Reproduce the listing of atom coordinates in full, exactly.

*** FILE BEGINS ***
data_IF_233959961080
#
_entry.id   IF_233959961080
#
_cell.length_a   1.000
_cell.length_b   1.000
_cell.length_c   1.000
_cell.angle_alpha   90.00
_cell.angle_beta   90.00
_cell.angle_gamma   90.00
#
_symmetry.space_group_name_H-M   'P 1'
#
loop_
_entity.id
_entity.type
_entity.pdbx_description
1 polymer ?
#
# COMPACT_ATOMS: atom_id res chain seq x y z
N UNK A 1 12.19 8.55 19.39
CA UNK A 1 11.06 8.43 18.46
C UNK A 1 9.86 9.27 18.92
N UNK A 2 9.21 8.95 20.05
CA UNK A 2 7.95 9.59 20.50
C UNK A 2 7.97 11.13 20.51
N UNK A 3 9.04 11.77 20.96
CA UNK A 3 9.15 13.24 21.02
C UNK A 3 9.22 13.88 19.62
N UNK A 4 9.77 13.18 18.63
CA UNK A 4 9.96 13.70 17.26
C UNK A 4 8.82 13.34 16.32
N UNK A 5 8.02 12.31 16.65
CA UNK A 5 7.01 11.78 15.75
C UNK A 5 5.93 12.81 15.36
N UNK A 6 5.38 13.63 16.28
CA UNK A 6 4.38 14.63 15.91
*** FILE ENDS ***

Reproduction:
data_IF_233959961080
#
_entry.id   IF_233959961080
#
_cell.length_a   1.000
_cell.length_b   1.000
_cell.length_c   1.000
_cell.angle_alpha   90.00
_cell.angle_beta   90.00
_cell.angle_gamma   90.00
#
_symmetry.space_group_name_H-M   'P 1'
#
loop_
_entity.id
_entity.type
_entity.pdbx_description
1 polymer ?
#
# COMPACT_ATOMS: atom_id res chain seq x y z
N UNK A 1 12.19 8.55 19.39
CA UNK A 1 11.06 8.43 18.46
C UNK A 1 9.86 9.27 18.92
N UNK A 2 9.21 8.95 20.05
CA UNK A 2 7.95 9.59 20.50
C UNK A 2 7.97 11.13 20.51
N UNK A 3 9.04 11.77 20.96
CA UNK A 3 9.15 13.24 21.02
C UNK A 3 9.22 13.88 19.62
N UNK A 4 9.77 13.18 18.63
CA UNK A 4 9.96 13.70 17.26
C UNK A 4 8.82 13.34 16.32
N UNK A 5 8.02 12.31 16.65
CA UNK A 5 7.01 11.78 15.75
C UNK A 5 5.93 12.81 15.36
N UNK A 6 5.38 13.63 16.28
CA UNK A 6 4.38 14.63 15.91